The oddness of the update described above pales in comparison to that of the update in the top right corner, however. That update, at (135,290, 3.164), represents the vote update described at the top of this report, and is responsible for the extremely noticeable spike which nearly eliminated Trump’s lead in one shot. It arrived at 6:31am ET on November 4th, and went 141,258 for Biden to 5,968 for Trump — representing both the largest vote margin for Biden of any of the 502 updates we have here, at 135,290, while also representing, by a factor of more than 2, the largest Biden:Trump ratio, at a whopping 23.67:1 (the log of which is 3.16). As we will see when comparing with other states, by our metric this is the single most anomalous point in the nation.
This update is also particularly interesting for another reason: there are 2,546 non-two-party votes, while Donald Trump only has 5,968. Here is a histogram of vote-total-weighted Other:Trump ratios:
Fig. 4. The x-axis is, for each vote update, the ratio of other (non-2-party) votes to votes for Trump, multiplied by the number of total votes in that update. The y-axis is the number of vote updates in that “bin,” where each bin has a range of 500.
As we see, when we weight by the number of votes in any given update, this update is particularly anomalous. The next closest vote-weighted Other:Trump ratio is less than two-thirds of this one, and the median — 137.56 — is smaller by a factor of about 464.5. For such a large batch of votes to be counted while also showing such an exceptionally poor performance of Trump relative to the non-two-party vote is clearly very surprising.
In particular, it calls into serious question the veracity of this vote update, and is perhaps some of the strongest direct evidence of fraud in this entire report. Someone looking to fraudulently improve Joe Biden’s margins relative to Donald Trump is likely to be focused on covering their tracks by keeping Joe Biden’s share of the update at a reasonable value. 95% might seem plausible, but 99.9% at this scale becomes prima facie implausible to any honest observer. One effective way of achieving the desired goal of decreasing Donald Trump’s lead at this point would have been to suppress the Trump vote while artificially inflating the non-two-party vote in an attempt to disguise just how Biden-favoring this update actually was. Indeed, this is precisely the reason this report uses ratios -- because they are a metric virtually never used for any practical purpose in discussing election results, someone committing fraud is far less likely to consider how unusual a ratio might look. In particular, because the non-two-party candidates received far less media attention than in the 2016 Presidential election, and the Green Party candidate was even successfully sued off of the ballot in one or more states, it is hard to believe that this vote update only favored Trump over the non-two-party vote by less than a factor of 2.5, when the statewide ratio was over 31.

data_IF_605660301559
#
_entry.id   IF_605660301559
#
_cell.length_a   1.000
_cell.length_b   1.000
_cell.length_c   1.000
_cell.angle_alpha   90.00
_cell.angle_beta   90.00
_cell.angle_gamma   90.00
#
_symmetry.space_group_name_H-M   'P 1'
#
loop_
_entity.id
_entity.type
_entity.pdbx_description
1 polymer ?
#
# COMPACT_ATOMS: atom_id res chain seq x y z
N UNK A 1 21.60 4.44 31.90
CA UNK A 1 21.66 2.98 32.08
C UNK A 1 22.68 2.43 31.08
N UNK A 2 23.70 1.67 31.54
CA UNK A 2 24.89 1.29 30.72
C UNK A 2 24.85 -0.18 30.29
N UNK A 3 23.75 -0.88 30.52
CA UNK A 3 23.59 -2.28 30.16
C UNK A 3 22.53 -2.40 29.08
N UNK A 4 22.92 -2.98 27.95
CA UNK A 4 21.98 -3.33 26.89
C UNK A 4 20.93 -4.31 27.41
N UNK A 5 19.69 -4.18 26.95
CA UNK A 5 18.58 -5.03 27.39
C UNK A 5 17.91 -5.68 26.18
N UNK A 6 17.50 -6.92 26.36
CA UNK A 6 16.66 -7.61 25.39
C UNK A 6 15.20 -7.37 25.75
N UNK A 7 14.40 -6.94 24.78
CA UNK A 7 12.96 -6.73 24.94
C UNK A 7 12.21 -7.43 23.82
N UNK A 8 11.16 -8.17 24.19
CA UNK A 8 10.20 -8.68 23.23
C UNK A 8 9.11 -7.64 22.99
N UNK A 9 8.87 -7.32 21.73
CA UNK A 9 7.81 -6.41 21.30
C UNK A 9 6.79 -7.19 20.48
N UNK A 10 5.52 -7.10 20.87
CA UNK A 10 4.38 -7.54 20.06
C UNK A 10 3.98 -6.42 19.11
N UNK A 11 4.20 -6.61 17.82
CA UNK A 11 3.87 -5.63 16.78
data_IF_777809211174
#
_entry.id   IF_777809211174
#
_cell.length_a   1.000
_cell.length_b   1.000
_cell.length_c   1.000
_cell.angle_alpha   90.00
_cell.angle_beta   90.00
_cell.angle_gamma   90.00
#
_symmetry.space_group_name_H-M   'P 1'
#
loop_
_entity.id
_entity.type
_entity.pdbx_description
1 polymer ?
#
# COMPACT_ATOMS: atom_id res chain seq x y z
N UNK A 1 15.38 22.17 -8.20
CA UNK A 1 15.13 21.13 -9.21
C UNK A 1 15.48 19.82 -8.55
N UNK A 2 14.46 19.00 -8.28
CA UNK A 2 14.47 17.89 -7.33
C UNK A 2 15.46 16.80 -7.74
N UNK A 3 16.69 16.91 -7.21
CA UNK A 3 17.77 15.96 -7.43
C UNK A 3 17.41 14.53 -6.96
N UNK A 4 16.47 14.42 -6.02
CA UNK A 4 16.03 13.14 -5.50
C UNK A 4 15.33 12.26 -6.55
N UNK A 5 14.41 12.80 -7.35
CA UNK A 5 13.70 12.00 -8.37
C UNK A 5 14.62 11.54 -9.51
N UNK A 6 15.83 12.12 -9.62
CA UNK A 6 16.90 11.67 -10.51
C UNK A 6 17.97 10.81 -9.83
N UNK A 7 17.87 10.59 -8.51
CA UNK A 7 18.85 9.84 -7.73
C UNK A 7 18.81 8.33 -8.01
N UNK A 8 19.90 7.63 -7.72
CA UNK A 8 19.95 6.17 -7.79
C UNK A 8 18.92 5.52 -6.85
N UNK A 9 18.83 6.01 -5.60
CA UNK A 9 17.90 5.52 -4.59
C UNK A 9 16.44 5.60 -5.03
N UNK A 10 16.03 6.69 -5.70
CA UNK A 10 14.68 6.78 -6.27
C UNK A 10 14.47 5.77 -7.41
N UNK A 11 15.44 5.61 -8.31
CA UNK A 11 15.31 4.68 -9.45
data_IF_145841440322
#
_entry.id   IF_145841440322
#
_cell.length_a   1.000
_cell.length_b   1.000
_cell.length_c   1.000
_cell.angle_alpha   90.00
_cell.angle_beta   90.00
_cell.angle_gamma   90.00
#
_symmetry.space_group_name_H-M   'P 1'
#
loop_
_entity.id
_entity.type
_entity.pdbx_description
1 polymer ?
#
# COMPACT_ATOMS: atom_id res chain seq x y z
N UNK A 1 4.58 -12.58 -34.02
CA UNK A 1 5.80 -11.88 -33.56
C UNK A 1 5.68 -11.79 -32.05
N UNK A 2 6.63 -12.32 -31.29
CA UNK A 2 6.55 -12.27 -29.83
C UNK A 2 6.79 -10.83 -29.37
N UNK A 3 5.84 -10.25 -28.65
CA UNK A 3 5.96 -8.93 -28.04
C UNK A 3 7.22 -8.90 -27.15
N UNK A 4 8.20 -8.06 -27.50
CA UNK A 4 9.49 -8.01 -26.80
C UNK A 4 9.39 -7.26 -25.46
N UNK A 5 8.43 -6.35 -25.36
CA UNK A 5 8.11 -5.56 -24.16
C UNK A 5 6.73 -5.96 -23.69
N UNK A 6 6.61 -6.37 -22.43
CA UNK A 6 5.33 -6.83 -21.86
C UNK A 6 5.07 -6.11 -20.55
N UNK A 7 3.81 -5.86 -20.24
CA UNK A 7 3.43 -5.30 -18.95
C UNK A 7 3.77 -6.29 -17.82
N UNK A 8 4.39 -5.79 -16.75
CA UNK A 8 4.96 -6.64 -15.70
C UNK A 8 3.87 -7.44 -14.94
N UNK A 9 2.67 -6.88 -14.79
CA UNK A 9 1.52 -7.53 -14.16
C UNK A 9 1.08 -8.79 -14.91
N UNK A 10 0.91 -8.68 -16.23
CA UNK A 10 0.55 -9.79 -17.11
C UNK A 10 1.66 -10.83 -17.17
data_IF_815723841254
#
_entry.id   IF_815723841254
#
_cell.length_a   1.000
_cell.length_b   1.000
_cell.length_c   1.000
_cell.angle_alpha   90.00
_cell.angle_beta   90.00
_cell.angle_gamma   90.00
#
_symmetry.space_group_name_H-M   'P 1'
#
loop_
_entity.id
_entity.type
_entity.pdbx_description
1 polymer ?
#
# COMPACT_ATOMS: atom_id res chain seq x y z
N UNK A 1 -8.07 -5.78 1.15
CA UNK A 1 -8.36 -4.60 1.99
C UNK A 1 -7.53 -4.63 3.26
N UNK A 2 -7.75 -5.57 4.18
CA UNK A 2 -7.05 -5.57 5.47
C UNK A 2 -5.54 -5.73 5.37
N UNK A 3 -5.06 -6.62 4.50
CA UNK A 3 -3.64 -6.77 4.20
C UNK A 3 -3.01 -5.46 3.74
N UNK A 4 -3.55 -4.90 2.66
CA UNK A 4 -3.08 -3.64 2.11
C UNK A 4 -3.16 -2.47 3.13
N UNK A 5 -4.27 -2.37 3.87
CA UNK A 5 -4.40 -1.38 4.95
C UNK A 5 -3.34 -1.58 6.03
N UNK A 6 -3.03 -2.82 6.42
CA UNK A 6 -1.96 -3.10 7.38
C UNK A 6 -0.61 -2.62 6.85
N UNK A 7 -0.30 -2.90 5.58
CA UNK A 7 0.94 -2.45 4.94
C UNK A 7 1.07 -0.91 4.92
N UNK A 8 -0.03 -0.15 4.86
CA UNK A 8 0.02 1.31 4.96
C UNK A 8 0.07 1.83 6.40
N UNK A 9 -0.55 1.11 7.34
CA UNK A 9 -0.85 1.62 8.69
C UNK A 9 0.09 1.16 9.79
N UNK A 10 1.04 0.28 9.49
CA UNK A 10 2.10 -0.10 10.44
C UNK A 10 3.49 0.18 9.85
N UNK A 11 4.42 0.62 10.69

Absent a compelling explanation of why this particular update -- at such a crucial time, in a crucial state, which improved Biden’s standing in the state so dramatically -- also had non-two-party votes performing so unusually relative to Trump votes, it seems unlikely that this vote update reflects an honest accounting of the legitimate votes.
Subsequent sections of this report quantify how extreme it is in other respects and consider the implications if it had been slightly less extreme.
A Look at Wisconsin
Here is the analogous graph for Wisconsin.
Fig. 5. The X-axis is the difference between the number of Biden votes and the number of Trump votes in each vote update, and the Y-axis is the natural logarithm of the ratio of the two.
The patterns in this graph are somewhat more bizarre. The updates favoring Trump (i.e. those to the left of zero on the x-axis) exhibit an inverse relationship between the margin of victory in a Trump-favoring update and the ratio between Trump and Biden votes. For example, the update at, (-5,433, -4.564), which is the most extreme in the state in terms of ratio, is from an unusually Trump-favoring batch of ballots which went 5,490 for Trump to 57 for Biden, i.e. a Trump:Biden ratio of about 96:1 for Trump. This number itself is quite large, but, critically, it is not anomalous with respect to the shape of the distribution. The tell-tale sign of oddity here is not extremity with respect to either value, but co-extremity.